False Modesty


I met many narcissists who were modest - even overly so. This seems to conflict with your observations. How do you reconcile the two? 


The "modesty" displayed by narcissists is false. It is mostly and merely verbal. It is couched in flourishing phrases, emphasised to absurdity, repeated unnecessarily - usually to the point of causing gross inconvenience to the listener. The real aim of such behaviour and its subtext are exactly the opposite of common modesty. It is intended either to aggrandise the narcissist or to protect his grandiosity from scrutiny and possible erosion. Such modest outbursts precede inflated, grandiosity-laden statements made by the narcissist and pertaining to fields of human knowledge and activity in which he is sorely lacking. Devoid of systematic and methodical education, the narcissist tries to make do with pompous, or aggressive mannerisms, bombastic announcements, and the unnecessary and wrong usage of professional jargon. He attempts to dazzle his surroundings with apparent "brilliance" and to put possible critics on the defence. Beneath all this he is shallow, devoid of real knowledge, improvising, and fearful of being exposed as deceitful. The narcissist is a conjurer of verbosity, using sleight of mouth rather than sleight of hand. He is ever possessed of the inner sensation that he is really a petty crook about to be unearthed and reviled by society.

This is a horrible feeling to endure and a taxing, onerous way to live. The narcissist has to protect himself from his own intimation, internal on-going trial, guilt feeling and anxiety. One of the more efficacious defence mechanisms is false modesty. The narcissist declares himself unfit, unworthy, lacking, not trained and not (formally) schooled, not objective, cognisant of his own shortcomings and vain. This way, if (rather, when) exposed he could always say: "But I told you so in the first place, haven't I?" False modesty is, thus, a hedging mechanism. The narcissist "insures his bets" by placing a side bet on his own fallibility, weakness, deficiencies and proneness to err.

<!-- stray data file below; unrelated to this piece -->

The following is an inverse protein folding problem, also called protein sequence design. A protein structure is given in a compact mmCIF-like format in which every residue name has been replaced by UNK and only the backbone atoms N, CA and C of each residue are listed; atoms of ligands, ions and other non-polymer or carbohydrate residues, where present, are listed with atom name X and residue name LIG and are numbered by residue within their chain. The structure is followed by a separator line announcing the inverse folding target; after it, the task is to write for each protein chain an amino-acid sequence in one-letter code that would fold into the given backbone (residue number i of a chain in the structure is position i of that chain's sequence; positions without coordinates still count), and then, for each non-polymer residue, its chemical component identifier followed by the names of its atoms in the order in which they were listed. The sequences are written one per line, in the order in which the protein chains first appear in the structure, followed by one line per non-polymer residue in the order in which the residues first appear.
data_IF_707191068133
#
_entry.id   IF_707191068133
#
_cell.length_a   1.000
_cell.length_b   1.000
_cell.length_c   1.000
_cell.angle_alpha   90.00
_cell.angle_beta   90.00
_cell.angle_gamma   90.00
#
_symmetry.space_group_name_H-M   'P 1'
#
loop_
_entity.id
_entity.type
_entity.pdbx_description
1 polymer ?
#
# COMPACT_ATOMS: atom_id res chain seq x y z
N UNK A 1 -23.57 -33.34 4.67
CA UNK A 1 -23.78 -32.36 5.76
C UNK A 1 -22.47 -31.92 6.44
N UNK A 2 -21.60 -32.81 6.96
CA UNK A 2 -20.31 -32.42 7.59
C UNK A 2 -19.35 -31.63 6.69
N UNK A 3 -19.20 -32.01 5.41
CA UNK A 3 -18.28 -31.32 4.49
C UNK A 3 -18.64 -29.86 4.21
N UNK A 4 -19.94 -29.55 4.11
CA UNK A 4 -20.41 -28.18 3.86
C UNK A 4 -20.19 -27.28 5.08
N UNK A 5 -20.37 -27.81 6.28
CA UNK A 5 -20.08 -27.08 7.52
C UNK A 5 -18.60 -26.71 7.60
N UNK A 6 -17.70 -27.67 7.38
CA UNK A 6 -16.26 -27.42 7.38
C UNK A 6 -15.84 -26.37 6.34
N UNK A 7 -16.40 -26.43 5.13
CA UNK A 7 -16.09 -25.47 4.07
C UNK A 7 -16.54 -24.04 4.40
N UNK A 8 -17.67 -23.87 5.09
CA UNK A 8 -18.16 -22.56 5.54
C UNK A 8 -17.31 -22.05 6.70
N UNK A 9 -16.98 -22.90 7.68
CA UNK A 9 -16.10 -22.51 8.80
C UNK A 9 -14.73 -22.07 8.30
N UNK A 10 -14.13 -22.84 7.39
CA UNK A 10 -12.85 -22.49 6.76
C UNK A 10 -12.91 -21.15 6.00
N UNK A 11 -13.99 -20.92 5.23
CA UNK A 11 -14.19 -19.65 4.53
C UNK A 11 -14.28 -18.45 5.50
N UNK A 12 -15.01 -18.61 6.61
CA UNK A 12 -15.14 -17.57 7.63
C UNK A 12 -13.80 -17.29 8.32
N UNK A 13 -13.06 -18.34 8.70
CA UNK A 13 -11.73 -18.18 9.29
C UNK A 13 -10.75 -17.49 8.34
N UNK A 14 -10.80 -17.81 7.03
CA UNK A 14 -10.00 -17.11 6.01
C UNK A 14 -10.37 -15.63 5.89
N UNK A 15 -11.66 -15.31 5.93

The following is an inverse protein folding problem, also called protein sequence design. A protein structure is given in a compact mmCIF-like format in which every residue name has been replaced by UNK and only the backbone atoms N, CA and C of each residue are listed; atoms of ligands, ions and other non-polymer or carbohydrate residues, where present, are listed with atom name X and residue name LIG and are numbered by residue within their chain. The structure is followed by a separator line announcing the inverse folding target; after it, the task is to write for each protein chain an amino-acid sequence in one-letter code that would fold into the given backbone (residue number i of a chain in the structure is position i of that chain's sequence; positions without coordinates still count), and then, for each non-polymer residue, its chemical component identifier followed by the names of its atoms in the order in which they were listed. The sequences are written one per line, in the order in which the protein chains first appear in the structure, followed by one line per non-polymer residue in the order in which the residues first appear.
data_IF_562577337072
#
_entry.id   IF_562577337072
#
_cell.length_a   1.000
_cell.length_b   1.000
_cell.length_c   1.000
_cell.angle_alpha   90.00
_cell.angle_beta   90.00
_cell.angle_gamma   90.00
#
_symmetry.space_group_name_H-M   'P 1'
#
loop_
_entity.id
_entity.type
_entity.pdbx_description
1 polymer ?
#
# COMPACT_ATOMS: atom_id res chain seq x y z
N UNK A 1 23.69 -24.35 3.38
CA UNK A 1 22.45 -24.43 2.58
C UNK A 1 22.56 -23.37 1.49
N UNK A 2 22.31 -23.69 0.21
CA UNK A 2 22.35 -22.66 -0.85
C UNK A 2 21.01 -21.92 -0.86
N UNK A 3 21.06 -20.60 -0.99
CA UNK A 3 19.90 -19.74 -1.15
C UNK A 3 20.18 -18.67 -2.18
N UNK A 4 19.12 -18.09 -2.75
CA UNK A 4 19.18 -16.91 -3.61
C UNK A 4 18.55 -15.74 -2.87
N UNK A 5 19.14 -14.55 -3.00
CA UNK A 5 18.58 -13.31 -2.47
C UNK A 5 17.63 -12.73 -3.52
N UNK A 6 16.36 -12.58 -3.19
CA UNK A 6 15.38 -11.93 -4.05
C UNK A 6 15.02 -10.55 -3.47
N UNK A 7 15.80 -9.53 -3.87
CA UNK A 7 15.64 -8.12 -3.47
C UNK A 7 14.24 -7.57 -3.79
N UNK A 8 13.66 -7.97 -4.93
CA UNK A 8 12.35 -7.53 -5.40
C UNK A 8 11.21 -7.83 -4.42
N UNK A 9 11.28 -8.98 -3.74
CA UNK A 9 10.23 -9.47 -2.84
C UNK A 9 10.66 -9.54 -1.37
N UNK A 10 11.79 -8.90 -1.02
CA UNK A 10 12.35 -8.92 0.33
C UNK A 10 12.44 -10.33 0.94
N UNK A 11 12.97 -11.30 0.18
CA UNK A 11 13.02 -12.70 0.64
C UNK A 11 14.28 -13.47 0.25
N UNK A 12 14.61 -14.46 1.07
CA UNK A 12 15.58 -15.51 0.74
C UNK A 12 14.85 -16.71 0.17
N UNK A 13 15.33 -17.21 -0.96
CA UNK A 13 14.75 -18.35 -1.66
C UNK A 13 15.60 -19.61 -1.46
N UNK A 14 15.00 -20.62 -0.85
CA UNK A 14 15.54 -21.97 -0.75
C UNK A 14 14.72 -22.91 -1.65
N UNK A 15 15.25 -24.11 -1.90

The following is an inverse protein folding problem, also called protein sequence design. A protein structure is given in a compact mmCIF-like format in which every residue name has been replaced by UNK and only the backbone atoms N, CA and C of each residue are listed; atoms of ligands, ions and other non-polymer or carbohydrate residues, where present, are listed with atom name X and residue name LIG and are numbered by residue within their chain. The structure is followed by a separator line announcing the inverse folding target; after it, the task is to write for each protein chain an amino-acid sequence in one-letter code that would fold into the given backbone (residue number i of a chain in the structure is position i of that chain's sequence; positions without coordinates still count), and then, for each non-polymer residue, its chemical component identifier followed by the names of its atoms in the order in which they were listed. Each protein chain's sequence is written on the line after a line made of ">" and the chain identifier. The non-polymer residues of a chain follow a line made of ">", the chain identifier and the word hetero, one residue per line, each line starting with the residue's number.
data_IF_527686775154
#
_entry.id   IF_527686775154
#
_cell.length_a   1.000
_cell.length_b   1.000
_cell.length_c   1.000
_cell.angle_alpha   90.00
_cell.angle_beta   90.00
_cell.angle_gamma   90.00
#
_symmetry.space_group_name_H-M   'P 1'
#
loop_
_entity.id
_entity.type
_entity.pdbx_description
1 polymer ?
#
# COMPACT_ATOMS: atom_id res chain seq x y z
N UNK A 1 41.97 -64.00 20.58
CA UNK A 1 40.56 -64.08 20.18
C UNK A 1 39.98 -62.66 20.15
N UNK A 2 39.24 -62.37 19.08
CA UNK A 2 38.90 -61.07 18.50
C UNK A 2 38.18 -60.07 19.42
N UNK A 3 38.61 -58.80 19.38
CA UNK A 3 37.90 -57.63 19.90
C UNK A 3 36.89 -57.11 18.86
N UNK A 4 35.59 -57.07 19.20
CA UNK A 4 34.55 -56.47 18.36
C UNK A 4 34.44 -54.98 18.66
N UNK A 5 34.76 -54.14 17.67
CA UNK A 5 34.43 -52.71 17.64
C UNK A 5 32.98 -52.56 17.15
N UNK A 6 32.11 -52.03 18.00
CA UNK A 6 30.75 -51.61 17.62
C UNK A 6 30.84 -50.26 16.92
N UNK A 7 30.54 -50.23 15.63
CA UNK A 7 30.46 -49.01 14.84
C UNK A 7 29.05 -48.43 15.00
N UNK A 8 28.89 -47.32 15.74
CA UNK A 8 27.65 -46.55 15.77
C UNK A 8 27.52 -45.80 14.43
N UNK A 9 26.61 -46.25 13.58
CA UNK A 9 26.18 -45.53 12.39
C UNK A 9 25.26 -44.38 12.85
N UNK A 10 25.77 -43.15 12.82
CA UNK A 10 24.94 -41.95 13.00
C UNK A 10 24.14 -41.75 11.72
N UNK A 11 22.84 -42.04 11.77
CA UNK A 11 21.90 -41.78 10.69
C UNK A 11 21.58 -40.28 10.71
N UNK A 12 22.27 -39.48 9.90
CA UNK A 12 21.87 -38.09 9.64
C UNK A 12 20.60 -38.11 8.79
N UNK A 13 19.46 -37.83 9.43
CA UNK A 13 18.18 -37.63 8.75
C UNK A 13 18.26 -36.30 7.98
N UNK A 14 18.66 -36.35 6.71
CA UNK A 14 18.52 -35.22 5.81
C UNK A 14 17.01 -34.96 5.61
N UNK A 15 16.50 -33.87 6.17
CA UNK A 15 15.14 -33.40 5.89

Yet another function is to extract Narcissistic Supply from the listener. By contrasting a belittling and reducing statement about himself with a brilliant, dazzling display of ingenuity, wit, intellect, knowledge, or beauty - the narcissist intends to secure an adoring, admiring, approving, or applauding protestation from the listener. The person to whom the falsely modest statement is directed is expected to vehemently deny the narcissist's claims: "But, really, you know much more than you pretend to know", or "Why did you say that you are unable to do (this or that)? Truly, you are very gifted at it!" The narcissist then shrugs his shoulders, smirks, blushes and moves uncomfortably from side to side. This was not his intention, he assures his correspondent. He did not mean to fish for compliments (exactly what he did mean to do). He really does not deserve the praise. But the aim has, thus, been achieved: the Narcissistic Supply has been granted and avidly consumed. Despite the narcissist's protestations, he feels much better now.

The narcissist is a dilettante and a charlatan. He glosses over complicated subjects and situations in life. He sails through them powered by shallow acquaintance with rapidly acquired verbal and behavioural vocabularies (which he then promptly proceeds to forget). False modesty is only one of a series of false behaviour patterns. The narcissist is a pathological liar, either implicitly or explicitly. His whole existence is a derivative of a False Self, a deceitful invention and its reflections. With false modesty he seeks to implicate others in his mind games, to co-opt them, to force them to collaborate while making ultimate use of social conventions of conduct. The narcissist, above all, is a shrewd manipulator of human character and its fault lines. He will never admit to this. In this sense he is verily modest.



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APA Reference
Vaknin, S. (2008, November 17). False Modesty, HealthyPlace. Retrieved on 2024, May 30 from

Last Updated: July 3, 2018

Medically reviewed by Harry Croft, MD

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